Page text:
ISIS confirms death of leader al-Baghdadi, reveals his successor

ISIS confirms death of leader al-Baghdadi, reveals his successor

ISIS confirms death of leader al-Baghdadi, reveals his successor

"We mourn you. commander of the faithful", said Abu Hamza al-Quraishi - presented as the jihadist group's new spokesman - in an audio statement.

When U.S. Army Special Forces soldiers with the secretive Joint Special Operations Command flew into Syria's northwestern Idlib province to capture or kill Abu Bakr al-Baghdadi, a female Belgian Malinois was along for the ride in the historic military operation.

The IS spokesman also issued a stark warning to the United States, whose President Donald Trump announced Baghdadi's death in a televised address from the White House.

The IS announcement was followed by a warning to the U.S. "not to rejoice" over the former leader's death and not to forget the "cups of death at his hands".

"Beware vengeance (against) the apostates, the lifting of injustice from the oppressed and getting closer to God with the blood of polytheists", a militant was heard saying in the tape.

"It will take them some time to re-establish someone to lead the organisation, and during that period of time their actions may be a little bit disjointed", the general said. "We don't know much about him except that he is the leading judge of IS and he heads the Sharia (Islamic law) committee", said Hisham al-Hashemi, an Iraqi expert on IS.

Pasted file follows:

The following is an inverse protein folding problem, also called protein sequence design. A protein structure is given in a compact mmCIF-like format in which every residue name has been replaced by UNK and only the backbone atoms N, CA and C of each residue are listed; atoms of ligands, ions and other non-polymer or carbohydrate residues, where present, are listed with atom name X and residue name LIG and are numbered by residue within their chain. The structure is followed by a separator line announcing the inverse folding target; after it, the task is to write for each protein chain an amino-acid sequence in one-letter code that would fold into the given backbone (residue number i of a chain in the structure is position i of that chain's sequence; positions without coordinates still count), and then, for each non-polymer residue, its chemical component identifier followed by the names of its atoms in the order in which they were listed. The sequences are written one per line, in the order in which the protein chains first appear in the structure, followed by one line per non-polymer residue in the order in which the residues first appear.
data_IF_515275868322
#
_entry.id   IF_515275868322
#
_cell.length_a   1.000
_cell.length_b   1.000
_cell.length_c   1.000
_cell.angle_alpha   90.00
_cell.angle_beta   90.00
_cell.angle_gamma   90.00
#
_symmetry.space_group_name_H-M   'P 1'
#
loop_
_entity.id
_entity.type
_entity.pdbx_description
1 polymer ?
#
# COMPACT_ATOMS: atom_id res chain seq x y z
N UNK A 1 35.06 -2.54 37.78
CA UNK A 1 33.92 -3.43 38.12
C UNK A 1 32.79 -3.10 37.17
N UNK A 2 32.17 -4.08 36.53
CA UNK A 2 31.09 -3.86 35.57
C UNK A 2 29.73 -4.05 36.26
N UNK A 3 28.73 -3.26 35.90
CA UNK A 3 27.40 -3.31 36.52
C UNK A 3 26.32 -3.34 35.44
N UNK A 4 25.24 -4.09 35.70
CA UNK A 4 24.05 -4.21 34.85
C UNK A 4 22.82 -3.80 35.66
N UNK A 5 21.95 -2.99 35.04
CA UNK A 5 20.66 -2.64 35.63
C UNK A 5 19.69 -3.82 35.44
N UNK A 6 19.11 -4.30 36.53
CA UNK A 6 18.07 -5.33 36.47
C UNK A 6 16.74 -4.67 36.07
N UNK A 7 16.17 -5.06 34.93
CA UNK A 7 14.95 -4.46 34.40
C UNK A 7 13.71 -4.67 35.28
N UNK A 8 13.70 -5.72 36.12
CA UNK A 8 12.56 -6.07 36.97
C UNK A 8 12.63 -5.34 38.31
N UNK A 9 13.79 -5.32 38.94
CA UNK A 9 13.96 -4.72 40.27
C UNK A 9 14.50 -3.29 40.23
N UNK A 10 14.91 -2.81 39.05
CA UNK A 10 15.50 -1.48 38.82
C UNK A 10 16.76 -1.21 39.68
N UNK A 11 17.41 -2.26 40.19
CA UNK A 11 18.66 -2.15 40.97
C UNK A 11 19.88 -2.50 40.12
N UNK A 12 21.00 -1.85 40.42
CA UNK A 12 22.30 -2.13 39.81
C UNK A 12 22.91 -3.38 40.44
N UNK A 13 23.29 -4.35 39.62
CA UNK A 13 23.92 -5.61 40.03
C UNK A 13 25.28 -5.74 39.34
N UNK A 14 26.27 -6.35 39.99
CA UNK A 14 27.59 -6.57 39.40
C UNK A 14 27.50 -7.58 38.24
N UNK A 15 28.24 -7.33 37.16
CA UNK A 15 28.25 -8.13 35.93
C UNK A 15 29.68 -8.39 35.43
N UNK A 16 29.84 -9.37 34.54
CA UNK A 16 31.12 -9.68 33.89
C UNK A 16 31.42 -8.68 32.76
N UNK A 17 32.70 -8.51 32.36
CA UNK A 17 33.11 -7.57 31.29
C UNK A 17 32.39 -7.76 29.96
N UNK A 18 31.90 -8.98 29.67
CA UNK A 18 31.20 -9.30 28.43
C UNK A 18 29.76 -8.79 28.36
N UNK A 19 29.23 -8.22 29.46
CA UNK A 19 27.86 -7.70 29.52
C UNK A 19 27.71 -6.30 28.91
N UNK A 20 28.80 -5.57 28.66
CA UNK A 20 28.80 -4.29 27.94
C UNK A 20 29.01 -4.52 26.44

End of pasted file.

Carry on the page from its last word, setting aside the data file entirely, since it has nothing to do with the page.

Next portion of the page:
IS did not provide many details about the new leader or release a photo, but it did describe him as a "prominent figure in jihad".

The al-Qurayshi appellation at the end of the new leader's name indicates that he is being portrayed as a descendant of the Quraysh tribe, a lineage that the Islamic State considers to be a prerequisite for becoming a caliph or ruler.

The ministry questioned the very possibility of al-Baghdadi's presence in Idlib as the area is held by Al-Qaeda offshoot, Jabhat al-Nusra, who have always been mortal enemies of Islamic State.

The new spokesman also sent a warning to the USA saying ISIS is still expanding worldwide, and said the group will seek revenge.

Baghdadi's dying is more likely to trigger Islamic State to splinter, leaving whoever emerges as its new chief with the duty of pulling the group again collectively as a preventing drive, in response to analysts.

It remains to be seen whether the loss of its leader will affect the group's capabilities.

Al-Baghdadi set off an explosion that killed himself and three children and apparently wounded the dog.

"So you can deduce what kind of person he is based on that activity".

The Islamic State in Iraq and Syria ceased to exist in March in physical form but the movement still has a lot of followers.

Since Baghdadi's death, it has posted dozens of claims of responsibility for attacks in Iraq, Syria, Afghanistan and elsewhere.

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